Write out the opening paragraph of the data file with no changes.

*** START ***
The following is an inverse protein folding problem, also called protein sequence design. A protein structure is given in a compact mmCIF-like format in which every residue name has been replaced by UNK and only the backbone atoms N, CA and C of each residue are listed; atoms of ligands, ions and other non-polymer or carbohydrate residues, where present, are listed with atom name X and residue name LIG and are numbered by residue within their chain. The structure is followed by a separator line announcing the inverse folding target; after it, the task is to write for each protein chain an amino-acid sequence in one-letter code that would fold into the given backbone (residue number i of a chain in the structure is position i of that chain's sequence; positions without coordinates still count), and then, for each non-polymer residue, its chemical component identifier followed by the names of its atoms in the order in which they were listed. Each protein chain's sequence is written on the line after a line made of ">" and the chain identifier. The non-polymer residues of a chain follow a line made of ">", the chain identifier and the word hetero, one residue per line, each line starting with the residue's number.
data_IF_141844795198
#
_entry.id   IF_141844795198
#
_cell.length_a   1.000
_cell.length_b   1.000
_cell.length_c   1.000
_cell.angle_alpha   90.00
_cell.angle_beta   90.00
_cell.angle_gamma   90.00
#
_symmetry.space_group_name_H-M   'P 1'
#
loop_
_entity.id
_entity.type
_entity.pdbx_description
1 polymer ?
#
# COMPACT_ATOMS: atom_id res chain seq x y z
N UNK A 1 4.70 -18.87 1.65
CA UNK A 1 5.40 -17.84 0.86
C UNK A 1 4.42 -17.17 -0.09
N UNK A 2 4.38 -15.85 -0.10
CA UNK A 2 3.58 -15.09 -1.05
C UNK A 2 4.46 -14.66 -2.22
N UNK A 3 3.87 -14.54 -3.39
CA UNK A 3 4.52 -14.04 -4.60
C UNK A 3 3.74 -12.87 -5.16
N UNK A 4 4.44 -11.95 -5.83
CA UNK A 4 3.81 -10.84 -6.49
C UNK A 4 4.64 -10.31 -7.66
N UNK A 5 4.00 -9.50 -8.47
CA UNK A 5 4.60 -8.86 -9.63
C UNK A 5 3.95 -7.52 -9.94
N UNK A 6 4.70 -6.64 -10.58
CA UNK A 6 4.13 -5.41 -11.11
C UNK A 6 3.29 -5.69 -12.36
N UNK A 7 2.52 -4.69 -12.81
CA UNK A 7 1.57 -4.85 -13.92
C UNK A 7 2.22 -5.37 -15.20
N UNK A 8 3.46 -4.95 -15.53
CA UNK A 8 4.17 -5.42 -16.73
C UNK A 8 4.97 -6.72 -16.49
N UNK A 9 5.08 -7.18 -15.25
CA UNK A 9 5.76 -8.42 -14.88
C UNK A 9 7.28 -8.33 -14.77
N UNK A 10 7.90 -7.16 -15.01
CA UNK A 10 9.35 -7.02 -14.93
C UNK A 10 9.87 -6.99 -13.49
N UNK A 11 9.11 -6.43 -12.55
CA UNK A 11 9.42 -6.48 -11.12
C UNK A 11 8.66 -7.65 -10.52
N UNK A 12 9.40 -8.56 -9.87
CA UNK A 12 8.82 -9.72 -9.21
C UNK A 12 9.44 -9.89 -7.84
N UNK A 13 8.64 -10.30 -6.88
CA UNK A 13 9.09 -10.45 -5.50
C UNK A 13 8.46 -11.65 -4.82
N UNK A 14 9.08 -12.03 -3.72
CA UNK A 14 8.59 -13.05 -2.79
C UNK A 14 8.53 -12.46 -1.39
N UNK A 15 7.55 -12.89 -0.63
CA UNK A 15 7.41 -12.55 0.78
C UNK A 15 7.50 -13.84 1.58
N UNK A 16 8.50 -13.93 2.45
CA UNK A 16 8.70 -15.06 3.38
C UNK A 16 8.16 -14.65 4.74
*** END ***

The following is an inverse protein folding problem, also called protein sequence design. A protein structure is given in a compact mmCIF-like format in which every residue name has been replaced by UNK and only the backbone atoms N, CA and C of each residue are listed; atoms of ligands, ions and other non-polymer or carbohydrate residues, where present, are listed with atom name X and residue name LIG and are numbered by residue within their chain. The structure is followed by a separator line announcing the inverse folding target; after it, the task is to write for each protein chain an amino-acid sequence in one-letter code that would fold into the given backbone (residue number i of a chain in the structure is position i of that chain's sequence; positions without coordinates still count), and then, for each non-polymer residue, its chemical component identifier followed by the names of its atoms in the order in which they were listed. Each protein chain's sequence is written on the line after a line made of ">" and the chain identifier. The non-polymer residues of a chain follow a line made of ">", the chain identifier and the word hetero, one residue per line, each line starting with the residue's number.